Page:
Another funky thing with eLearning Atlas is the cross-checking to verify that the vendors listed are those whose systems are available to everyone (for example, LMS) and are not resellers of another vendor or a consultant shop creating custom systems. This is why you see the LMS list which has more than 600 vendors. I don’t fault eLA for that, but I wonder if they truly verify everything or have the vendors enter the information.
Recently I saw a posting on Linkedin seeking an e-learning portal that could push out courses at a high speed. While I rarely post responses on other groups, I did so – because I see this question a lot.
Speed is often not an issue from the vendor side of the house. Reason being is that many vendors use what I call server farms – such as Rackspace, and as such speed and load balance is quite good.
The speed factor is usually on the end user side – a result of various factors. Here are the most common:
- End user is accessing off-site (out of the workplace – extremely common, even in retail – some of these places have slow speeds) – as a result whichever provider they are using can be fast in one area of town and slow in another. Some internet providers have reputations of slow speed in some cities.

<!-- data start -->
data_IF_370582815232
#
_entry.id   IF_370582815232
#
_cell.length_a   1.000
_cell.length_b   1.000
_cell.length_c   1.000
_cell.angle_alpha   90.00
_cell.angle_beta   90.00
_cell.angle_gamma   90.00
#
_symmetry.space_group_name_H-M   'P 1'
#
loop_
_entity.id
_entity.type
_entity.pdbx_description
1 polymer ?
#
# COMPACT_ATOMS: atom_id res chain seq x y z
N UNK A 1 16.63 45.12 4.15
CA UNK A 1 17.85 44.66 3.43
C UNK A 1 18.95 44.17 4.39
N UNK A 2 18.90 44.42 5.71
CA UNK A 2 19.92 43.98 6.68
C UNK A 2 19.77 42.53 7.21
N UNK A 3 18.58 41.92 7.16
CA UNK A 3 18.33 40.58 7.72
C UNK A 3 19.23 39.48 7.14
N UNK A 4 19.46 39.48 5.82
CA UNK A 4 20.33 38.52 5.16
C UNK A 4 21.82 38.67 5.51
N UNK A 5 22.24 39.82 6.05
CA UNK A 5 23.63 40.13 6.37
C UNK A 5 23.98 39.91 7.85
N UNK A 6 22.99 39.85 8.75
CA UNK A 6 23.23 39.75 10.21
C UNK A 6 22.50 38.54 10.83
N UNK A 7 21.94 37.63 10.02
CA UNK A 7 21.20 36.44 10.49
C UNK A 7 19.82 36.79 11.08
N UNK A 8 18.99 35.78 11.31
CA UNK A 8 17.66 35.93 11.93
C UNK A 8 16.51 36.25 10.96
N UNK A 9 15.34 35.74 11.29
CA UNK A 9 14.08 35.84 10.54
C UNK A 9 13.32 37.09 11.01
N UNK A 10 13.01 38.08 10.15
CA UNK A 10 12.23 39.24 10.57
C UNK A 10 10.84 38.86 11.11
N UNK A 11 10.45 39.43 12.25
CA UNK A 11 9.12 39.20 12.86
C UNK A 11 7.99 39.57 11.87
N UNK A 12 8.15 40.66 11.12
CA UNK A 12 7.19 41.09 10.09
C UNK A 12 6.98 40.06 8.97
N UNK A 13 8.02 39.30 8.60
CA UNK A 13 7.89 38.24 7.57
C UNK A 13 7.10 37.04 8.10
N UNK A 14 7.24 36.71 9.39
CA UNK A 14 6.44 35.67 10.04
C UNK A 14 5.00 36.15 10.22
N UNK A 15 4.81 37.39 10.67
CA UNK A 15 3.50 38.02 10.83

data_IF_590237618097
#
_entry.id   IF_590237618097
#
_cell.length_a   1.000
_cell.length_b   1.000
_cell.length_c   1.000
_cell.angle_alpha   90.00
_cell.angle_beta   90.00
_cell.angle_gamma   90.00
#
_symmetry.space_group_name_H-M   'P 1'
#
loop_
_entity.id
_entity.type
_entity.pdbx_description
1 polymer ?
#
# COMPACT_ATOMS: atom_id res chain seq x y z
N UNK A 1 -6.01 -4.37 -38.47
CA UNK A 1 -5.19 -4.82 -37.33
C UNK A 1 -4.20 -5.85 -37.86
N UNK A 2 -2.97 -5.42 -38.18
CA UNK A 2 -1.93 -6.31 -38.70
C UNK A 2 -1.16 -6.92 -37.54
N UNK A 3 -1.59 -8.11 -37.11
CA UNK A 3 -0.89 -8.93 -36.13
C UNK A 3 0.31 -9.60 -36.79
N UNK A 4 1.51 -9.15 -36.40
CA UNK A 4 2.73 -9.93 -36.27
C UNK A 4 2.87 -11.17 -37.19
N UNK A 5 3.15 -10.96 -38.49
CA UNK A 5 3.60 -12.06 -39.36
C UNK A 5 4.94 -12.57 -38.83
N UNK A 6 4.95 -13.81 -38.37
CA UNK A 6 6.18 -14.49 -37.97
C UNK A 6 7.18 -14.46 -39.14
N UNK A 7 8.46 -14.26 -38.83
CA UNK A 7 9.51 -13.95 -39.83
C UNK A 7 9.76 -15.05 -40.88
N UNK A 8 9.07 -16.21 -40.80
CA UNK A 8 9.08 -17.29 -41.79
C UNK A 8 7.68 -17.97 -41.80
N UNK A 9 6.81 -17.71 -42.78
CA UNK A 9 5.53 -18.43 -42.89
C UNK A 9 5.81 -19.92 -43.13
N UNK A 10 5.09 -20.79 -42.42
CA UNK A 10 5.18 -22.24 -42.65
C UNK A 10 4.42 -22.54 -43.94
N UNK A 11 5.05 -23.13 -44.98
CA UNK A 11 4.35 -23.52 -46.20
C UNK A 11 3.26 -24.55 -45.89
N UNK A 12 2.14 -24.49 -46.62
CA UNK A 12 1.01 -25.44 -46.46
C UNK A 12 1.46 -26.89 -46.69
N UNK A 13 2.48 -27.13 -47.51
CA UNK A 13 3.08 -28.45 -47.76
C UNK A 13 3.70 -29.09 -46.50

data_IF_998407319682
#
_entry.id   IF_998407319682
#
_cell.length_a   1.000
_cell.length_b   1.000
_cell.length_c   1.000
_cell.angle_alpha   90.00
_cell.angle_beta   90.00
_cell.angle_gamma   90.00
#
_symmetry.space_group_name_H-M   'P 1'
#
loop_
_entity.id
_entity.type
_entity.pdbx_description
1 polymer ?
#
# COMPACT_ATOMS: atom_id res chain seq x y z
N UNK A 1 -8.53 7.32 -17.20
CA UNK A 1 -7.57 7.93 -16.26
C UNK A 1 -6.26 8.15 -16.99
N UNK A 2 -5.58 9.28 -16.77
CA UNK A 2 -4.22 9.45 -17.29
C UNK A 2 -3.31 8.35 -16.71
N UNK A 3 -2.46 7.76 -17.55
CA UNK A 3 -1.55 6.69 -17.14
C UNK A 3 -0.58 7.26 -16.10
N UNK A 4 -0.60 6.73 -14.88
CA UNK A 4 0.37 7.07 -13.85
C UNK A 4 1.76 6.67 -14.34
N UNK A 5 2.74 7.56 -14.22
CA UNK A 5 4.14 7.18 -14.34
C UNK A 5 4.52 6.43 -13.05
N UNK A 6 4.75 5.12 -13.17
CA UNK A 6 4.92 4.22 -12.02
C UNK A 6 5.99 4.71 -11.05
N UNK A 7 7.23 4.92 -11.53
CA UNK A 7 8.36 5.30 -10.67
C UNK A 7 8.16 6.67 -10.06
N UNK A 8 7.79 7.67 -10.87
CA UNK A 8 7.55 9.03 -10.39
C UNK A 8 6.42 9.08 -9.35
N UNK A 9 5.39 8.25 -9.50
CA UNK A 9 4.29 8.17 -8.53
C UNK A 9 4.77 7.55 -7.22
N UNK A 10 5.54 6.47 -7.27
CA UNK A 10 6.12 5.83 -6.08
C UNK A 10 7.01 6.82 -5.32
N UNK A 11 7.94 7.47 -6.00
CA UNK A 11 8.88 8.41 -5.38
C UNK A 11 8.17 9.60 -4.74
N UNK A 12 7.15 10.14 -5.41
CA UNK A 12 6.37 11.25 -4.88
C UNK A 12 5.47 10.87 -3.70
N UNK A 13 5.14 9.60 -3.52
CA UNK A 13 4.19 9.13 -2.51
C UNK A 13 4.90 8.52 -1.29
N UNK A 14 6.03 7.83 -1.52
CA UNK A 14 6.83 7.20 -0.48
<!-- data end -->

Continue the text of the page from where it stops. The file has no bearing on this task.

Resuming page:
- What time of the day they access – Some speeds tend to drop if you access at 6-8 p.m. in some areas. This is because it is often a high traffic time – as in other people in the area hitting the net.
- Speed you purchased with your provider. While there are people in some areas who have 100Mbps speed, most people do not. Regardless of the type of device – i.e. DSL, Cable, etc. – if you have bought 4MBps (megabytes per second), you should expect an average speed of 2-3MBps. If you paid for a higher priced MBps, then expect a small decrease in speed. Another thing is that those speeds are not download speeds.
- Using a Wi-Fi router. If you live in a place that has a lot of walls and you are in say one room and the router is in another, expect a slower speed. In some cases you may find the speed is awesome in x number of rooms and than in another it constantly crashes.
- Browsers – I sometimes run into Chrome going at a slower speed than Opera even though my speed is quite fast. Some people find IE as a slug monster.
- Size of file/course – if the course is a massive video course, expect speeds to drop
I know I only scratched the surface, but hopefully with this article and the should help. There is a lot of information to digest with learning management systems and there will continue to be as these systems and the technology itself evolves.
So don’t be afraid to seek out answers, but realize that sometimes people just don’t know.
It isn’t because they haven’t figured it out, rather it is because they are learning.
Which we all are.